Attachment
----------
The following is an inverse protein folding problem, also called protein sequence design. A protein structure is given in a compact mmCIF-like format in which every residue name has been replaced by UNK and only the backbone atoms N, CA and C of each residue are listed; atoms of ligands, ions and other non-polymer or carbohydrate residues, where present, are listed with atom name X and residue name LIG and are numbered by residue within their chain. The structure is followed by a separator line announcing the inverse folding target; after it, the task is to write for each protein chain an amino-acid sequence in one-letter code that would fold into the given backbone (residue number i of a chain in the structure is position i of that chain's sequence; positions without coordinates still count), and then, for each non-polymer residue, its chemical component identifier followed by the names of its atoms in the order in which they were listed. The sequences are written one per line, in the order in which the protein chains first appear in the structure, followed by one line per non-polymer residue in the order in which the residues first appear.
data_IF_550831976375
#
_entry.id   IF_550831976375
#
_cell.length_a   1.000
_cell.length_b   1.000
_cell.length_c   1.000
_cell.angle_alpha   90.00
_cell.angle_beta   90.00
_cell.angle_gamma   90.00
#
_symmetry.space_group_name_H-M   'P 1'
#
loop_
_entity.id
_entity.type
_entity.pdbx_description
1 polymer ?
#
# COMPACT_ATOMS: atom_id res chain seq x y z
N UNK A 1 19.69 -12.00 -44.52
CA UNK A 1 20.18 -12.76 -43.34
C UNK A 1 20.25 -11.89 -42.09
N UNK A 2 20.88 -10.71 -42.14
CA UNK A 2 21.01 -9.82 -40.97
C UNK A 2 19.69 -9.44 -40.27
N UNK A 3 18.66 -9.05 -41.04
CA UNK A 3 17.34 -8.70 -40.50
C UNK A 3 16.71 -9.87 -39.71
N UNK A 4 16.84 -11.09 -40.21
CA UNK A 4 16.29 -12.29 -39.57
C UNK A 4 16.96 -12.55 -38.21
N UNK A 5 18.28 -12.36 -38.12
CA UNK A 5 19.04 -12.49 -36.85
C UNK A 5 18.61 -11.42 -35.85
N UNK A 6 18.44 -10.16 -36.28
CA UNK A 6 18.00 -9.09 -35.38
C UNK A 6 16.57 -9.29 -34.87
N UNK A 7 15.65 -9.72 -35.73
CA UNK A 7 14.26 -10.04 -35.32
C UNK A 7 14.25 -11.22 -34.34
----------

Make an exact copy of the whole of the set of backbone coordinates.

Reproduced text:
The following is an inverse protein folding problem, also called protein sequence design. A protein structure is given in a compact mmCIF-like format in which every residue name has been replaced by UNK and only the backbone atoms N, CA and C of each residue are listed; atoms of ligands, ions and other non-polymer or carbohydrate residues, where present, are listed with atom name X and residue name LIG and are numbered by residue within their chain. The structure is followed by a separator line announcing the inverse folding target; after it, the task is to write for each protein chain an amino-acid sequence in one-letter code that would fold into the given backbone (residue number i of a chain in the structure is position i of that chain's sequence; positions without coordinates still count), and then, for each non-polymer residue, its chemical component identifier followed by the names of its atoms in the order in which they were listed. The sequences are written one per line, in the order in which the protein chains first appear in the structure, followed by one line per non-polymer residue in the order in which the residues first appear.
data_IF_550831976375
#
_entry.id   IF_550831976375
#
_cell.length_a   1.000
_cell.length_b   1.000
_cell.length_c   1.000
_cell.angle_alpha   90.00
_cell.angle_beta   90.00
_cell.angle_gamma   90.00
#
_symmetry.space_group_name_H-M   'P 1'
#
loop_
_entity.id
_entity.type
_entity.pdbx_description
1 polymer ?
#
# COMPACT_ATOMS: atom_id res chain seq x y z
N UNK A 1 19.69 -12.00 -44.52
CA UNK A 1 20.18 -12.76 -43.34
C UNK A 1 20.25 -11.89 -42.09
N UNK A 2 20.88 -10.71 -42.14
CA UNK A 2 21.01 -9.82 -40.97
C UNK A 2 19.69 -9.44 -40.27
N UNK A 3 18.66 -9.05 -41.04
CA UNK A 3 17.34 -8.70 -40.50
C UNK A 3 16.71 -9.87 -39.71
N UNK A 4 16.84 -11.09 -40.21
CA UNK A 4 16.29 -12.29 -39.57
C UNK A 4 16.96 -12.55 -38.21
N UNK A 5 18.28 -12.36 -38.12
CA UNK A 5 19.04 -12.49 -36.85
C UNK A 5 18.61 -11.42 -35.85
N UNK A 6 18.44 -10.16 -36.28
CA UNK A 6 18.00 -9.09 -35.38
C UNK A 6 16.57 -9.29 -34.87
N UNK A 7 15.65 -9.72 -35.73
CA UNK A 7 14.26 -10.04 -35.32
C UNK A 7 14.25 -11.22 -34.34